a plain and a town located in the western Bakhtiari Mountains of Iran and known as Malamir in the later Islamic period until 1935. The plain, approximately 22 km (14 mi.) long and 10 km (6 mi.) wide, is mainly used for agriculture. An archaeological survey uncovered numerous ancient sites from as early as the third millennium, but no full-scale excavation has yet been carried out there (Wright, 1979). Reliefs carved on the surrounding rocks and boulders testify to the site's importance from the early second millennium BCE until the Parthian period. The rock carvings are presented here in a proposed chronological order. The numbering of the individual reliefs follows Louis Vanden Berghe (1963).

Elamite Period.

In default of excavated finds, rock carvings are almost the only evidence for Elamite culture in the Izeh valley. They show people in cultic ceremonies. The earliest reliefs were manufactured in the Old Elamite period; the most important carvings range from the twelfth century BCE up to the Neo-Elamite period.

Shah Savar.

At the southeastern end of the plain, a smoothed panel is cut in a vertical cliff. Only the upper part of the panel was used for a frieze in low relief. Four standing orants are introduced by a fifth to a seated deity. The structure (the pictoral frieze over a blank area) and the topic (orants with an enthroned god) can be compared with the Elamite rock reliefs at Kurangun and Naqsh-i Rustam, dated to the seventeenth and sixteenth centuries BCE, respectively. [See Naqsh-i Rustam.]

Hung-i Nowruzi (mod. Hung-Azhdar).

At the northern end of the plain, two oblong panels are cut into a boulder. The relief is carved only in the lower space. Faint remains of at least seven standing figures can be discerned. The little that is preserved seems to resemble the Shah Savar panel and may date to the same period.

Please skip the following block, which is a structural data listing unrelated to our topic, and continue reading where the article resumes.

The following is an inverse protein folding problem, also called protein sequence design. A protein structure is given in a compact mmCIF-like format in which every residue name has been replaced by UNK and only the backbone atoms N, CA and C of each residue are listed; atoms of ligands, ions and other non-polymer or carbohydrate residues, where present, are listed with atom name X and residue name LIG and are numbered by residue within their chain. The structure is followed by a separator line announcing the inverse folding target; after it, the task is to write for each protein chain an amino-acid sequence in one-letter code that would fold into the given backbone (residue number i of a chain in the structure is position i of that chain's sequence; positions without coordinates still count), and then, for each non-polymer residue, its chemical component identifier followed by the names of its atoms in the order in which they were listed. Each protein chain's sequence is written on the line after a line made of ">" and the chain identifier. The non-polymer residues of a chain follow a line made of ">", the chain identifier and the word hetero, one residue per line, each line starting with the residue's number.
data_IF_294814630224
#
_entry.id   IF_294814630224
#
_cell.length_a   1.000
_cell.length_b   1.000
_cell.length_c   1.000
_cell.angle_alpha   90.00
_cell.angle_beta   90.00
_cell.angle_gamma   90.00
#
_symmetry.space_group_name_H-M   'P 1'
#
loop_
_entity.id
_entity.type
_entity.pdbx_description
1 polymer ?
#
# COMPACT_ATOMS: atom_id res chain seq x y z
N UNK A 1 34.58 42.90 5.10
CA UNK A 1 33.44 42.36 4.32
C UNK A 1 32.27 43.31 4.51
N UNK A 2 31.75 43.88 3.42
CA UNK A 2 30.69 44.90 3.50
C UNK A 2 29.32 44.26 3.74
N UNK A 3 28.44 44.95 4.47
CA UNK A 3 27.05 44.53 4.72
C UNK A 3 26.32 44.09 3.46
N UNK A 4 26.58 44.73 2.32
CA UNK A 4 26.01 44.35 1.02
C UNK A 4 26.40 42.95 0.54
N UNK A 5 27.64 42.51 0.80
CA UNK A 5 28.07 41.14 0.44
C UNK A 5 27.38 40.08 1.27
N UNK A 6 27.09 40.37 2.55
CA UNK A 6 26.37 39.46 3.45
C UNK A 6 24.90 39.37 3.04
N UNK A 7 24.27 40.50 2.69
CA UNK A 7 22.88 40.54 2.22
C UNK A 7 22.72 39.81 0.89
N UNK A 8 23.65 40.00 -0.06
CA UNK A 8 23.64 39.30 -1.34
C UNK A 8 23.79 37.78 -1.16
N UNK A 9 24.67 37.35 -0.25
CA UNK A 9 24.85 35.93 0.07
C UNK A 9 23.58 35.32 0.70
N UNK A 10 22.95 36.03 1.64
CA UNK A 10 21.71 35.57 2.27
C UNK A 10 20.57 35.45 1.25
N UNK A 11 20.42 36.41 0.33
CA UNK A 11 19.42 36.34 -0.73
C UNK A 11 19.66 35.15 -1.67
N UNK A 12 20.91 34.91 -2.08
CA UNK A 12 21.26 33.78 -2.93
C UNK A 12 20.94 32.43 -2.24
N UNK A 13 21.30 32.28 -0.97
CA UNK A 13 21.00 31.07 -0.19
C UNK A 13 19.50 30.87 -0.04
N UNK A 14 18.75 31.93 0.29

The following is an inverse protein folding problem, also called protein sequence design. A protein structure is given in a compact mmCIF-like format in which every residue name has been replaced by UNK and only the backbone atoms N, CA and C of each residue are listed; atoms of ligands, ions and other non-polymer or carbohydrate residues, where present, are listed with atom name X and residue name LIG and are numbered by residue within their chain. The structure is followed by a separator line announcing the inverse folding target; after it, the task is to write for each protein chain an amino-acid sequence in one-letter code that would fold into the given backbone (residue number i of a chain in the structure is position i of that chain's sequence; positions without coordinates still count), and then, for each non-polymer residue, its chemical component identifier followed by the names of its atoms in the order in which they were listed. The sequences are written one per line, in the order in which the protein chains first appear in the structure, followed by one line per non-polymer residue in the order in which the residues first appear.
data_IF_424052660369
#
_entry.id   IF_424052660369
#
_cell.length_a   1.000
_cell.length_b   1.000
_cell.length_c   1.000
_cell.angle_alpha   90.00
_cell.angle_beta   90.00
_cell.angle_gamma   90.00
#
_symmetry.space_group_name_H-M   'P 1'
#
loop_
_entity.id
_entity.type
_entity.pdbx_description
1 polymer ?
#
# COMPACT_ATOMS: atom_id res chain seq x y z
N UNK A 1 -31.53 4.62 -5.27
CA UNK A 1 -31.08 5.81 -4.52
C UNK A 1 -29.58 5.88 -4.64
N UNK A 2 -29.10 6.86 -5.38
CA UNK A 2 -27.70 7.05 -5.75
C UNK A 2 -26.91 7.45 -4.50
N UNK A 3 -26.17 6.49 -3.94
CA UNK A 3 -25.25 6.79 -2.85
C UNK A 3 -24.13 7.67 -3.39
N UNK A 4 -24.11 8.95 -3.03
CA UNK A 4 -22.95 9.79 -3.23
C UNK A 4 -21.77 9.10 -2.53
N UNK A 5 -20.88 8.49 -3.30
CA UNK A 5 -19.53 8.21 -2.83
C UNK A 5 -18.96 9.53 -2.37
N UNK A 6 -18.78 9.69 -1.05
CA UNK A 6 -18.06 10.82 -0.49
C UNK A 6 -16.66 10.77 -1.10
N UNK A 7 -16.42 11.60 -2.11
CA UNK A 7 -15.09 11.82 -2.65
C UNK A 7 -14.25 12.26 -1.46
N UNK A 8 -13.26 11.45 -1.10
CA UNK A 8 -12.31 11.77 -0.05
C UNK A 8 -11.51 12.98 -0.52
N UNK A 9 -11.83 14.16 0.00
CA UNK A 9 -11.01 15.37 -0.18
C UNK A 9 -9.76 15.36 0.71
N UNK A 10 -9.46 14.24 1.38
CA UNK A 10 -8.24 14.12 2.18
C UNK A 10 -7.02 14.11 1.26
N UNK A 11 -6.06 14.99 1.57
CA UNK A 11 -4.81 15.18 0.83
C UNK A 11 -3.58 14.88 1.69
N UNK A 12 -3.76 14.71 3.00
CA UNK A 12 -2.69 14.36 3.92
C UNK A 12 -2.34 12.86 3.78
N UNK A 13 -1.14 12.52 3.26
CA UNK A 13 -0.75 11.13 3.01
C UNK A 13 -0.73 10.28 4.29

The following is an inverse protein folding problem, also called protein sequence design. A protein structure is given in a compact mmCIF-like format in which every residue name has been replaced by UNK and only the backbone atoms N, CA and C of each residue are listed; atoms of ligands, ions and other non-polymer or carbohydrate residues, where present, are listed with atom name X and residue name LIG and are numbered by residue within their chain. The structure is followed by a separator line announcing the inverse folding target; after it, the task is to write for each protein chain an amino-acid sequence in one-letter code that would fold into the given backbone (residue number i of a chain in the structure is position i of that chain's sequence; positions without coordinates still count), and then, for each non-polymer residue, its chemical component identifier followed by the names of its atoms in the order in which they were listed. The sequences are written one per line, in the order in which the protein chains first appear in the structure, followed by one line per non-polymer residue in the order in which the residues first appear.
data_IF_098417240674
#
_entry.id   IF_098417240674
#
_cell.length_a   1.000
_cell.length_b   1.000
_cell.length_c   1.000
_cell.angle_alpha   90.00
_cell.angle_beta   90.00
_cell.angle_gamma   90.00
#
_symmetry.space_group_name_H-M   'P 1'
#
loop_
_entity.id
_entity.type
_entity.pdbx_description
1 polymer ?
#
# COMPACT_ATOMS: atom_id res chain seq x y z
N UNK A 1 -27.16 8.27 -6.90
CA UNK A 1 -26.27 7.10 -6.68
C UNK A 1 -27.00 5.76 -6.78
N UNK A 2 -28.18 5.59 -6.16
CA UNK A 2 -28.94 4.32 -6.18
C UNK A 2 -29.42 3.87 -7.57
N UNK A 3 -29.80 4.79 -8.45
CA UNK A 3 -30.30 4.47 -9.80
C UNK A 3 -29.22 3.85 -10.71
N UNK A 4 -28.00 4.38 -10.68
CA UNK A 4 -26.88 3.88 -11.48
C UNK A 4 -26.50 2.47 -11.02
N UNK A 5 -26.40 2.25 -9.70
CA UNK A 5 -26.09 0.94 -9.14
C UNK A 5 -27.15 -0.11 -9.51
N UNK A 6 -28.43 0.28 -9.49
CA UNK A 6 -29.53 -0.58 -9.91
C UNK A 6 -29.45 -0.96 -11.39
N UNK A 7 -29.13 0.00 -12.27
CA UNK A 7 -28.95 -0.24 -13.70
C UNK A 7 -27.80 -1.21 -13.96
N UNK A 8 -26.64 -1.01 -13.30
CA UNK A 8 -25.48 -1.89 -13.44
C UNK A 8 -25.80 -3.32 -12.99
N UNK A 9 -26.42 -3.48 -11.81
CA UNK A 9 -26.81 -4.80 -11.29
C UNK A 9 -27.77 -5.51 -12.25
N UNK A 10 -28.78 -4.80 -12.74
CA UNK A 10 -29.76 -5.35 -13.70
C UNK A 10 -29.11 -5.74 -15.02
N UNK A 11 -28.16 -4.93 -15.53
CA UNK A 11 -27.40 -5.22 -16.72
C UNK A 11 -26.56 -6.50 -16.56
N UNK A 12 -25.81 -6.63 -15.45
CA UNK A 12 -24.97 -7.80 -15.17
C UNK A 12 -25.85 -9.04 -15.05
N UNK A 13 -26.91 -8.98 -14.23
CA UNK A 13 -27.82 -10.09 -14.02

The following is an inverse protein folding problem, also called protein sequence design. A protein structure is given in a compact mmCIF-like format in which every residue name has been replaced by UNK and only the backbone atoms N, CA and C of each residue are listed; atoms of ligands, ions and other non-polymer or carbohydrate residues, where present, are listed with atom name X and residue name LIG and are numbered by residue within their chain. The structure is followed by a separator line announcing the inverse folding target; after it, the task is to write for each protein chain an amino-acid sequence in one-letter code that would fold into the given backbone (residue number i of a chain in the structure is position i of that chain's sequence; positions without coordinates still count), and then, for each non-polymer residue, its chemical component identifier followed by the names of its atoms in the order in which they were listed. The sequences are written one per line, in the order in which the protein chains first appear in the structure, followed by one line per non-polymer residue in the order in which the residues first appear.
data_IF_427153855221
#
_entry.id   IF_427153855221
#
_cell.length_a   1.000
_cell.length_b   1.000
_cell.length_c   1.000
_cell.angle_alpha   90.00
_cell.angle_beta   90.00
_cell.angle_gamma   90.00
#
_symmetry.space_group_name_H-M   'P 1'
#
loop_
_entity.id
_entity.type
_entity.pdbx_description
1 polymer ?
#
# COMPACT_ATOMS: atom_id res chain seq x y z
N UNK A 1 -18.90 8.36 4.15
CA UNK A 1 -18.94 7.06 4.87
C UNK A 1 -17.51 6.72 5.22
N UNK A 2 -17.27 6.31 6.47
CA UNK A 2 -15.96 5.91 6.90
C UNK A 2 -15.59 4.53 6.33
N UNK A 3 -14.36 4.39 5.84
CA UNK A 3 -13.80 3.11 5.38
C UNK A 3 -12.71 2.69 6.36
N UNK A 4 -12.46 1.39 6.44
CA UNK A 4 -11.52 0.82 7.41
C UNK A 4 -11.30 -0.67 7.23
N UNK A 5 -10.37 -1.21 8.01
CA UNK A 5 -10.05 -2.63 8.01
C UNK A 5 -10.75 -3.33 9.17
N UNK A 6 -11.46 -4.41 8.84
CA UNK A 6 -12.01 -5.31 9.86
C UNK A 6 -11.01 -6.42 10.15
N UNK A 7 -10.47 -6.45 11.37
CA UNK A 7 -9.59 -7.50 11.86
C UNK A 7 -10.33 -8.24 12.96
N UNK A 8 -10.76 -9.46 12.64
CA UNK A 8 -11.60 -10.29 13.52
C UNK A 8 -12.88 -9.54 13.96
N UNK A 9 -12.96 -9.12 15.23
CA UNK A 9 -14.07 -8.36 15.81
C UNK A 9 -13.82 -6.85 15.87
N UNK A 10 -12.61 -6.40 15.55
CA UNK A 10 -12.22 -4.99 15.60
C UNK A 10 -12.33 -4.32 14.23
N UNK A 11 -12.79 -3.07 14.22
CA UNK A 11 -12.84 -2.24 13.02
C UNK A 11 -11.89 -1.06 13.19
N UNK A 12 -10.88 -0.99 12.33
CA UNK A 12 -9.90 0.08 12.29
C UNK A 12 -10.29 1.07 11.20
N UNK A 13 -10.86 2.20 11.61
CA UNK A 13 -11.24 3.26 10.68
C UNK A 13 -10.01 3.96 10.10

IZEH. Figure 1. Shikaft-i Salman II relief. (Photograph by Barbara Grunewald, Deutsches Archäologisches Institut, Tehran)

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Shikaft-i Salman I–IV.

At the southwestern border, there is a wide cave with a spring. Two reliefs (Shikaft-i Salman I and II) are carved on the outside, on the cliff at the right side of the cave, and two (III and IV) on the inside. Carved in relief I are two men, a child, and a woman who are standing and facing left, behind a thymiaterion (or censer); in II a man, a child, and a woman face left (see figure 1); in III a man faces right; and in IV a man wearing a long skirt faces right. All the figures face the place where water springs from the rock and where a huge water (?) channel comes from above. Their hands are posed in two different Elamite prayer gestures: one or both hands raised before the face or clasped at the waist (figure 1). The figures have stylistic parallels in a relief from Susa that was assembled by Pierre Amiet (Arts Asiatiques 32 [1976]; 13–28) from scattered glazed bricks; the Susa relief is dated to the time of Shilhak-Inshushinak (twelfth century BCE) by a contemporary inscription. The rock reliefs at Shikaft-i Salman are accompanied by cuneiform inscriptions that name Hanni son of Tahhi, chief of Ajapir, as having commissioned them. He is the same ruler who commissioned the inscription and relief Kul-i Farah I (see below); he may have lived anywhere between the late eighth and early sixth centuries BCE. Thus, the dates of manufacture of the reliefs and of the inscriptions are separated by several centuries, which can be explained only by means of a usurpation of older pictures by Hanni. Nevertheless, the late inscriptions may hint at the significance of the place. The large text to the left of relief III relates the dedication (?) of images of Hanni and his family to the goddess Mashti at a place called Tarrisha. As neither the deity's nor the place's name are mentioned in the Kul-i Farah inscription, both may be connected to Shikaft-i Salman, probably since deepest antiquity. This means that nameless men, women, and children from the end of the second millennium BCE may be represented at this cave with a spring venerating the goddess Mashti, mistress of Tarrisha.

Kul-i Farah I–IV.

Opposite Shikaft-i Salman, at the northeastern border, a ravine called Kul-i Farah with reliefs on its slopes and on boulders shows processions (III and IV), animal sacrifices (I–III, V) and a banquet scene (IV). Together with other scattered rocks (either roughly worked as platforms or with cavities on the top, or with smoothed panels on one side), the whole arrangement points to a cultic use. Based on their style, it appears that the reliefs were manufactured at different dates.